Judge to Weigh Prison Health Care Privatization by Jim Saunders

Posted: May 30, 2012 in News and politics

TALLAHASSEE | Eight months after a judge tossed out a controversial prison-privatization plan, lawyers will argue next week about the constitutionality of a state decision to contract with companies to provide inmate health care.

Leon County Circuit Judge Kevin Carroll will hold a hearing Tuesday focusing on budget fine print that lawmakers approved last year directing the Florida Department of Corrections to privatize prison health services.

Opponents, including the Florida Nurses Association and the American Federation of State, County and Municipal Employees, filed lawsuits early this year challenging the move. Like in the prison-privatization case, they argue that lawmakers improperly used the budget fine print — known as proviso language — to require the health care changes.

In a pre-hearing document filed last month, the nurses association said privatization of health services is a “substantial policy decision” that must be approved in a regular law, not in the annual budget.

“The (Florida) Constitution prohibits using appropriations acts to enact or change substantive law,” association lawyers wrote in the document.

But the state and two potential contractors dispute that lawmakers acted improperly and argue that the health-care issue is different from the prison-privatization plan that was found unconstitutional. They contend, in part, that the Department of Corrections already had the legal authority to contract for health services, regardless of the language added to the budget.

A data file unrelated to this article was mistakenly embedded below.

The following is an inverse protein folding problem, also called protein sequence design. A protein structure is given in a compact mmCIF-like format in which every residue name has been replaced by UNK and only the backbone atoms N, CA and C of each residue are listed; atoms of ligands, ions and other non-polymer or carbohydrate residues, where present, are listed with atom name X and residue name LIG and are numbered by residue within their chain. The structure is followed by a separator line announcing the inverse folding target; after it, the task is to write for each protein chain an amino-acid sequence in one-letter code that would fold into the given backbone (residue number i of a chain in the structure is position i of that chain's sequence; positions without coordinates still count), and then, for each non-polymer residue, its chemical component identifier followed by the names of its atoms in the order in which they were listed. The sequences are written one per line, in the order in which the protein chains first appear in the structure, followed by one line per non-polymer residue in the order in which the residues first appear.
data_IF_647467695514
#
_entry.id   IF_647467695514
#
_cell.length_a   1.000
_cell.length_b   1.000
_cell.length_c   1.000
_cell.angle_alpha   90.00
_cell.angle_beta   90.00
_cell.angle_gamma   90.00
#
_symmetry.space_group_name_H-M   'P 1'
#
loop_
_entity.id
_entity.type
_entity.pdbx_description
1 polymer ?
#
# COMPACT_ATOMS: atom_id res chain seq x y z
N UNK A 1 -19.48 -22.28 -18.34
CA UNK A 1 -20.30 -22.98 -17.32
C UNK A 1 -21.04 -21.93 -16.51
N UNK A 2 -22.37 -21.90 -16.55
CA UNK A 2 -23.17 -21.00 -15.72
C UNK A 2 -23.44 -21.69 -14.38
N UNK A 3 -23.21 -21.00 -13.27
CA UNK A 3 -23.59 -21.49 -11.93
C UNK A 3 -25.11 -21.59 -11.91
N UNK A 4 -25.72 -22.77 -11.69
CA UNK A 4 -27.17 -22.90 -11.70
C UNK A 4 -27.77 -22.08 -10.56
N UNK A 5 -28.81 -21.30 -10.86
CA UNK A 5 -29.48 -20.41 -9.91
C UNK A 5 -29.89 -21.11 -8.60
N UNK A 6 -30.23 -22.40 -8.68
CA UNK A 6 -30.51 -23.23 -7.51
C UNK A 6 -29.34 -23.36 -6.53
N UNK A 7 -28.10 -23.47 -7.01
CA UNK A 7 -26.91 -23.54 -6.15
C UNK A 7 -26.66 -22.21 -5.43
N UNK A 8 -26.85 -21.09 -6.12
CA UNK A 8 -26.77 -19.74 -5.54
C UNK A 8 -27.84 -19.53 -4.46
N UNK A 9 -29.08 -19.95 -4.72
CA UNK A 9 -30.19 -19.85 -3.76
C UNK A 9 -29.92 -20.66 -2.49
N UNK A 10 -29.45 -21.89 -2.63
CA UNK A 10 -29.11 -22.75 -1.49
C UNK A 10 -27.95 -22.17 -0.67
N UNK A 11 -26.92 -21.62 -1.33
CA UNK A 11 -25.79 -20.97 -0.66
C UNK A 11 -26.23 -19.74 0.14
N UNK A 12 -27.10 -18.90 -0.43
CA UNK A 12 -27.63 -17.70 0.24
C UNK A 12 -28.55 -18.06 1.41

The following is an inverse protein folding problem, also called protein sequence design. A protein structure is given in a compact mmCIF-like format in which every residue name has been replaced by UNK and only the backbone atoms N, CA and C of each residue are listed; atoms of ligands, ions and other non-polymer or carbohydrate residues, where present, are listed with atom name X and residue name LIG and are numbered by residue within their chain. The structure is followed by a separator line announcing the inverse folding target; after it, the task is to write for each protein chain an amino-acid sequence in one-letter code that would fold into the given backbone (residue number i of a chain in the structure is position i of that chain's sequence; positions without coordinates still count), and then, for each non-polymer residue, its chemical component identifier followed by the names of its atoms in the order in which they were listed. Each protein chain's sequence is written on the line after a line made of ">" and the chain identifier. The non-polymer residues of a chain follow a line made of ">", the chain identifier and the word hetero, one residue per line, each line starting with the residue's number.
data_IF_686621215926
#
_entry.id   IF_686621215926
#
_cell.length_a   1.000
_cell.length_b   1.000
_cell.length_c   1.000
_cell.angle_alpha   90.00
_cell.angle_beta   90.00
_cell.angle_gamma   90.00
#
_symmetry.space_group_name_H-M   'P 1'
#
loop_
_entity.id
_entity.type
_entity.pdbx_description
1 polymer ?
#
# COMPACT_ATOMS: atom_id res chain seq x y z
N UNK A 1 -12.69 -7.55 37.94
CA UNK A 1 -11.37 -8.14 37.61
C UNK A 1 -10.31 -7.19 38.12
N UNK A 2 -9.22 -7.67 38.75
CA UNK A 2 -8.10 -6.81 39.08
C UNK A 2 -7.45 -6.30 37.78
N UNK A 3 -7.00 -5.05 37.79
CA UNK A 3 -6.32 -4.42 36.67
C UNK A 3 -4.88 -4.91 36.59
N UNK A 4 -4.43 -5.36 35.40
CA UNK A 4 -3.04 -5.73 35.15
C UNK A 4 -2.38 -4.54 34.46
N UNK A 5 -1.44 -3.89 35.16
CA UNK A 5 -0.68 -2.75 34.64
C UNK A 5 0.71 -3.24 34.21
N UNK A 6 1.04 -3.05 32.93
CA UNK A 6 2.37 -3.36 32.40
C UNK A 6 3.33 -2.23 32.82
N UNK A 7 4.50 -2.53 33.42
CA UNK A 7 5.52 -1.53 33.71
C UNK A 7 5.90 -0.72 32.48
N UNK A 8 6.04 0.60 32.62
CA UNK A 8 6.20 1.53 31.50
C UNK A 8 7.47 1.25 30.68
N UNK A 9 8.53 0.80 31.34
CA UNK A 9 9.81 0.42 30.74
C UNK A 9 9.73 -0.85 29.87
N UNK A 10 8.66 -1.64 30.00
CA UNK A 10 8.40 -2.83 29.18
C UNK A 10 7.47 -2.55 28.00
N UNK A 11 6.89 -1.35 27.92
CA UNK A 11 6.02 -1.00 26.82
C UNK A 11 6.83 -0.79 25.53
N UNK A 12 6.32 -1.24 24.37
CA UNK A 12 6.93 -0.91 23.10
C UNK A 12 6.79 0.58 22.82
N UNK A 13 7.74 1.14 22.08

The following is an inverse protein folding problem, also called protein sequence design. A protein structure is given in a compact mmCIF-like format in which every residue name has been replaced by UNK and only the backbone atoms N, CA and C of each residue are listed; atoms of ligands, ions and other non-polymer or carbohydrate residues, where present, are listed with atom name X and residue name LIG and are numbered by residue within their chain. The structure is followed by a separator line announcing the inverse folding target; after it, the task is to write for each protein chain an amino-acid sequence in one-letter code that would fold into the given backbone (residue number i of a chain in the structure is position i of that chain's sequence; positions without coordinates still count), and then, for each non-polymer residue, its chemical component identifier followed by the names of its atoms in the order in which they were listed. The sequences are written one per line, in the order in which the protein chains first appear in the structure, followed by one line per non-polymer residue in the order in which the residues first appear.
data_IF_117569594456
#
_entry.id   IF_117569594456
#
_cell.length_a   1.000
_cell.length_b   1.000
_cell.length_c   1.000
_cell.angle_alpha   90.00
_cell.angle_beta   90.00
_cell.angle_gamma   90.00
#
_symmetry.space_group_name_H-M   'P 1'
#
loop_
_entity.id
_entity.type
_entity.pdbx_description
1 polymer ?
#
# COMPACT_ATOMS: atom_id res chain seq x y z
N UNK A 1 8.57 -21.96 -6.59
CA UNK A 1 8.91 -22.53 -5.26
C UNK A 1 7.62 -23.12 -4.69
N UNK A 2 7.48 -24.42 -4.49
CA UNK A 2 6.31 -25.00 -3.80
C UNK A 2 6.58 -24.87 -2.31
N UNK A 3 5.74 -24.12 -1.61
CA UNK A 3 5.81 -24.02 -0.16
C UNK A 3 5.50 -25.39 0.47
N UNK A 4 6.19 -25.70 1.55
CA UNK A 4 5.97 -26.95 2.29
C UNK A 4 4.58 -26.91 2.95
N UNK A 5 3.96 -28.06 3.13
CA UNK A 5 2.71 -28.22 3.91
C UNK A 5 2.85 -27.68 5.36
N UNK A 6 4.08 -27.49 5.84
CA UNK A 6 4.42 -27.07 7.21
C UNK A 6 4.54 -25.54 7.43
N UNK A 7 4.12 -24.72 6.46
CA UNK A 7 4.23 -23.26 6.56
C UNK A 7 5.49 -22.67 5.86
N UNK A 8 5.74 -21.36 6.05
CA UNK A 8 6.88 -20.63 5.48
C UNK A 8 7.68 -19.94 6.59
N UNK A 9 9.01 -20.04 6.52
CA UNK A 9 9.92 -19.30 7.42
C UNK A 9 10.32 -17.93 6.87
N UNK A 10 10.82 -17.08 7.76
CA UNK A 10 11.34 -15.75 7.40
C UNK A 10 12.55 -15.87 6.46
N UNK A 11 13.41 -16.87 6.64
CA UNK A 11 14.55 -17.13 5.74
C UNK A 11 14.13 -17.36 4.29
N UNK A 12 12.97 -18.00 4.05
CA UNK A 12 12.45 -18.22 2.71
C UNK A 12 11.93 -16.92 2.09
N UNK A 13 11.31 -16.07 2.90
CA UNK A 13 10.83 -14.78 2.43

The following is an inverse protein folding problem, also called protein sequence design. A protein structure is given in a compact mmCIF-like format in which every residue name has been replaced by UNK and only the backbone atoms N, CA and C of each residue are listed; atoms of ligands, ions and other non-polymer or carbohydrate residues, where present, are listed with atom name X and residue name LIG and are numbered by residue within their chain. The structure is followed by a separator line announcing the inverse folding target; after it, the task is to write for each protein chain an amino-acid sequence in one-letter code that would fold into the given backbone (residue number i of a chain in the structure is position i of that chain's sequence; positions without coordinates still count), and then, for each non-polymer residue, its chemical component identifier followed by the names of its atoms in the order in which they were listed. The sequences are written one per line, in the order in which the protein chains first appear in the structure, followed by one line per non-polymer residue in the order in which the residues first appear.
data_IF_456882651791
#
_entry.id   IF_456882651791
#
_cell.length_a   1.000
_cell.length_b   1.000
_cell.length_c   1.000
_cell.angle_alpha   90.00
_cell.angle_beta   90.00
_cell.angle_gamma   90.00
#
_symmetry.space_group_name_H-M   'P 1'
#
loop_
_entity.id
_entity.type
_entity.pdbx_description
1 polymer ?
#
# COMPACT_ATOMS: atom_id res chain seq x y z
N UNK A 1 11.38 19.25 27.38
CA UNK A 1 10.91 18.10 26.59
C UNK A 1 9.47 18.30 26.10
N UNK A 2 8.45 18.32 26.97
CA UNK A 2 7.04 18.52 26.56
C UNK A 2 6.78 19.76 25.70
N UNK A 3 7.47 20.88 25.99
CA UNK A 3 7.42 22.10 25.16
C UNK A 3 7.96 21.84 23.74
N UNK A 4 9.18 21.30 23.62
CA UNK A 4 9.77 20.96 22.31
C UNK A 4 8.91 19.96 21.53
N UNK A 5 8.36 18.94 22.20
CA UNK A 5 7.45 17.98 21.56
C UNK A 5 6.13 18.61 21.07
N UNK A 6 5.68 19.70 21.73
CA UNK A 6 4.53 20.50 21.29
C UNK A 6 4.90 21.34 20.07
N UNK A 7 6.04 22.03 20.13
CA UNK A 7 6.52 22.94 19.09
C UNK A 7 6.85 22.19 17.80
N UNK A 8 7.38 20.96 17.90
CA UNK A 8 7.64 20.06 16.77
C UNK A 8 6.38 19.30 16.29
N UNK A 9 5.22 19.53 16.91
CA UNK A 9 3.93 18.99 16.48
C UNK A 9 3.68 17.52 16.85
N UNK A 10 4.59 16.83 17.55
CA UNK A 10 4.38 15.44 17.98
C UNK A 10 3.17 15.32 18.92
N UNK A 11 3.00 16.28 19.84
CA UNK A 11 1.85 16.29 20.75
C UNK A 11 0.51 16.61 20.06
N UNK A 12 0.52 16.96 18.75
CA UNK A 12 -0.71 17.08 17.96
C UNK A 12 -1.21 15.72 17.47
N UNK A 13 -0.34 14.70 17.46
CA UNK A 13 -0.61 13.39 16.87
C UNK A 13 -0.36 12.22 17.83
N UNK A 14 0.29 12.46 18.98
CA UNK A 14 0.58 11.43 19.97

“Plaintiffs seek to prevent (the department) from entering into contracts for the provision of inmate health care by attacking the validity of proviso,” the state said in a court document this month. “However, the (department) has authority to enter into such contracts independent of the proviso.”

The department has already sought proposals from companies that would provide the services. Last month, Secretary Kenneth Tucker sent a letter to legislative leaders and the governor’s office recommending that Corizon, Inc., receive a contract for prisons in North and Central Florida, while Wexford Health Sources would receive a contract in South Florida.

Privatization is a highly controversial issue in state government, as workers fear they will lose jobs or see shrinking pay.

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